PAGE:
Bob Jones on 2014 election

Bob Jones writes:

But the election is still a race and thus interesting, more so as polls suggest it will be tight with National and a -Greens combination currently polling 50/50. The expected thriving should consolidate the Government’s support although one suspects most folk will read about this promised new prosperity rather than actually feel it. National’s asset is John Key. He’s been an excellent Prime Minister, his genuine affability and popularity, plus his sharp intellect comprising a huge hurdle for David Cunliffe going toe to toe with him in debates. Additionally, my Press Gallery contacts report apathy in Labour’s caucus through distaste for their leader which doesn’t augur well for an impassioned campaign.

have been almost missing in action over the break.

Much is made of the third parties deciding who’s government, specifically New Zealand First and the Maori Party. That’s presumptuous. Neither might be there after the election. Winston was just under 5 per cent then just over in the last two elections, while the Maori Party is in disarray and Harawira’s and their seats may revert to Labour.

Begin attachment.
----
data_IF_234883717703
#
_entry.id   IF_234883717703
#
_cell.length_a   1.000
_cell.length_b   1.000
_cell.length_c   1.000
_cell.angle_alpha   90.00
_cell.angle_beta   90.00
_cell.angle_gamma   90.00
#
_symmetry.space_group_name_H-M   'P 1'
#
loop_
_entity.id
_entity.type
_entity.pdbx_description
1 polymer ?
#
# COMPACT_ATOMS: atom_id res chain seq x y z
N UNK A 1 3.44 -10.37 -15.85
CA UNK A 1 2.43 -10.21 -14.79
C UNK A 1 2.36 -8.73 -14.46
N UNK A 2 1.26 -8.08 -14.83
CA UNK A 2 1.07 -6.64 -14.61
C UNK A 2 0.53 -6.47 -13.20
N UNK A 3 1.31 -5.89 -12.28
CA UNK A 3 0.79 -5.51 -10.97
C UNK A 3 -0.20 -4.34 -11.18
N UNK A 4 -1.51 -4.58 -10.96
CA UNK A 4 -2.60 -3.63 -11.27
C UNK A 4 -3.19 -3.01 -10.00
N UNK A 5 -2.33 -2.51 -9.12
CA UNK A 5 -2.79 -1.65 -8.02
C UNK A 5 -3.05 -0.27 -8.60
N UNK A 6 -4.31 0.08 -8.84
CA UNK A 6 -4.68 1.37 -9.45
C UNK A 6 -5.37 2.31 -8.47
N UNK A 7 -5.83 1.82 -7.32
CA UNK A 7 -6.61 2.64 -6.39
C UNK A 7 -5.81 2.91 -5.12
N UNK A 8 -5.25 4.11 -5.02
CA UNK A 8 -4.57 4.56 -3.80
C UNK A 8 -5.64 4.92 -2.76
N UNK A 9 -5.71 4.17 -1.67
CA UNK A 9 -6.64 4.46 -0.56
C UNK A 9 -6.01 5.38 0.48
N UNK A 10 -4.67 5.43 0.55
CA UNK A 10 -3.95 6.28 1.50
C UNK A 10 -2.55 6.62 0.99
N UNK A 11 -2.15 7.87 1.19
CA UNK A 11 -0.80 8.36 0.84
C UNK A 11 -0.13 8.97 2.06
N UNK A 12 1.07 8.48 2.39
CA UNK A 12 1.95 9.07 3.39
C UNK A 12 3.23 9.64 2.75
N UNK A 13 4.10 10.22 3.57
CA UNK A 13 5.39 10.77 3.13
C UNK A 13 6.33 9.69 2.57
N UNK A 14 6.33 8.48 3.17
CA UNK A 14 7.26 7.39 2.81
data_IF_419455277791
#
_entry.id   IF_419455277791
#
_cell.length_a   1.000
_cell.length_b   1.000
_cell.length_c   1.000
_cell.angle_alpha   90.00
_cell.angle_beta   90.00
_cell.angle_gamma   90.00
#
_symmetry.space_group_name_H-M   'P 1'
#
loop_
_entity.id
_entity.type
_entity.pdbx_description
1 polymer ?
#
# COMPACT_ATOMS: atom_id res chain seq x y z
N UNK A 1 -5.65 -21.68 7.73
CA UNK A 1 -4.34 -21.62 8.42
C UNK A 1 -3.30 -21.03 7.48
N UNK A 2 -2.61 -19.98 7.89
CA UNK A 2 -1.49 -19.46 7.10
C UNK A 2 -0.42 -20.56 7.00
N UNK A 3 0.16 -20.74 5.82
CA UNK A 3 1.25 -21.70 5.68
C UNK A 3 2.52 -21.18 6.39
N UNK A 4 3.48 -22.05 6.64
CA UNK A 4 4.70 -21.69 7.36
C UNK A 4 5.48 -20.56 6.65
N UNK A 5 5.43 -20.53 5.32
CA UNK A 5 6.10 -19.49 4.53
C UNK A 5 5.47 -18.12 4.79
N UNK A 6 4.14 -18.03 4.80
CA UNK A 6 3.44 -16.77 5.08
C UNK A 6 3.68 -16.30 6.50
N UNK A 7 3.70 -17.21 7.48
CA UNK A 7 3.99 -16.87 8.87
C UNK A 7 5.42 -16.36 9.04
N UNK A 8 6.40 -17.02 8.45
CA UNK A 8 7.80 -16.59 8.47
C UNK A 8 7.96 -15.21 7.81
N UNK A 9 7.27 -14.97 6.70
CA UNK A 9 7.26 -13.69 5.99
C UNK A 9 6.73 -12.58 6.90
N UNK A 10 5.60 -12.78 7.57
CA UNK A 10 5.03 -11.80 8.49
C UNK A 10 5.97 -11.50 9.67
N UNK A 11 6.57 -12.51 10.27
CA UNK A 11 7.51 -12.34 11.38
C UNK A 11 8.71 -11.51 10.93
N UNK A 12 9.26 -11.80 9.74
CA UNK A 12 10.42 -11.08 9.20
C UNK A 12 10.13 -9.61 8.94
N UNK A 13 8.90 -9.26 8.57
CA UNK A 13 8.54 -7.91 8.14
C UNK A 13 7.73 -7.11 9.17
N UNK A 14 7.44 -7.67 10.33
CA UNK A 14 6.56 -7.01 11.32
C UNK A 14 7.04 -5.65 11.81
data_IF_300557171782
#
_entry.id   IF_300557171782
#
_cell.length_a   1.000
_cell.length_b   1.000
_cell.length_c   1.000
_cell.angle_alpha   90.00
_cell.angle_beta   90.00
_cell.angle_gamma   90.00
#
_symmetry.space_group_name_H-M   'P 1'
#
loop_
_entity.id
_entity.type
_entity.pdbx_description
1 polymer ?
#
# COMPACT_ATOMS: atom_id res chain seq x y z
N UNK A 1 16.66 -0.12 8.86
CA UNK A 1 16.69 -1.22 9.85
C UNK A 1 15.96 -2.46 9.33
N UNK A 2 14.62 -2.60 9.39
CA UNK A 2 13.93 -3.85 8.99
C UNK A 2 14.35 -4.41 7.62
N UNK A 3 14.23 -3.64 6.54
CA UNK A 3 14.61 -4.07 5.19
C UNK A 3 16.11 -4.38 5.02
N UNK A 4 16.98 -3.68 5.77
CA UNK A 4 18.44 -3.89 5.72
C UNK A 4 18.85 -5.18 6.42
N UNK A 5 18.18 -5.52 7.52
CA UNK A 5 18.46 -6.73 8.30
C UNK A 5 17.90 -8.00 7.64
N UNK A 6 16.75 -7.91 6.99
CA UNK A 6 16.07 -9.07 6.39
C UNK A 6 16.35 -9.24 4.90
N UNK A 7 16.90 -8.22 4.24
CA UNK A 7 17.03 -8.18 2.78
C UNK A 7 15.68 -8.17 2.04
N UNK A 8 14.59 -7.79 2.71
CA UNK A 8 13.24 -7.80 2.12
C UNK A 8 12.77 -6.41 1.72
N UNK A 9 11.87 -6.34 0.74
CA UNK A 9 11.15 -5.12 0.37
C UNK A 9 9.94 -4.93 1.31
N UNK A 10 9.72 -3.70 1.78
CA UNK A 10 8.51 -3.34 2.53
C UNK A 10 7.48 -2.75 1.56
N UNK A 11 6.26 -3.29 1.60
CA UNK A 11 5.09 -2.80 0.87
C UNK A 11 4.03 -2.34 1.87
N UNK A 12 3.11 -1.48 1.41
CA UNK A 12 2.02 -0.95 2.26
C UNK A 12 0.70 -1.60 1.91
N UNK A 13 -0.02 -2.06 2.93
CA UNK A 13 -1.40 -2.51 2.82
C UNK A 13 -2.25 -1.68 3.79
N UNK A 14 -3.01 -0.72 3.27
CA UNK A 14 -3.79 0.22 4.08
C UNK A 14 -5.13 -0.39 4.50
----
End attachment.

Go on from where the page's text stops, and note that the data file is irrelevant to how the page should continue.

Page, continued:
I can’t see the Maori Party not being there. The issue will be how many seats they have.

Then there’s Christchurch, which unexpectedly backed the Government heavily last time in the all-important party vote, but polls suggest will not this year. So the election outcome is undoubtedly up in the air. Will Peter Dunne get up again? Probably – he’s an excellent electorate MP. Can Act find an attractive leader whom Epsom can vote for? Probably. This will dismay the Press Gallery who were hugely looking forward to Colin Craig’s arrival and soliciting his views on whether the earth is flat and if not, why don’t we Southern Hemisphere dwellers fall off, and other such pressing issues.

Colin Craig, Winston Peters and Dotcom all have a knack for headlines (positive and negative). But is there room for all three of them?

Still, with all these question-marks the could be forgiven for envying the recent Azerbaijan presidential election in which the results were accidentally released the day before anyone actually voted. After all, we all seek certainty in our lives.


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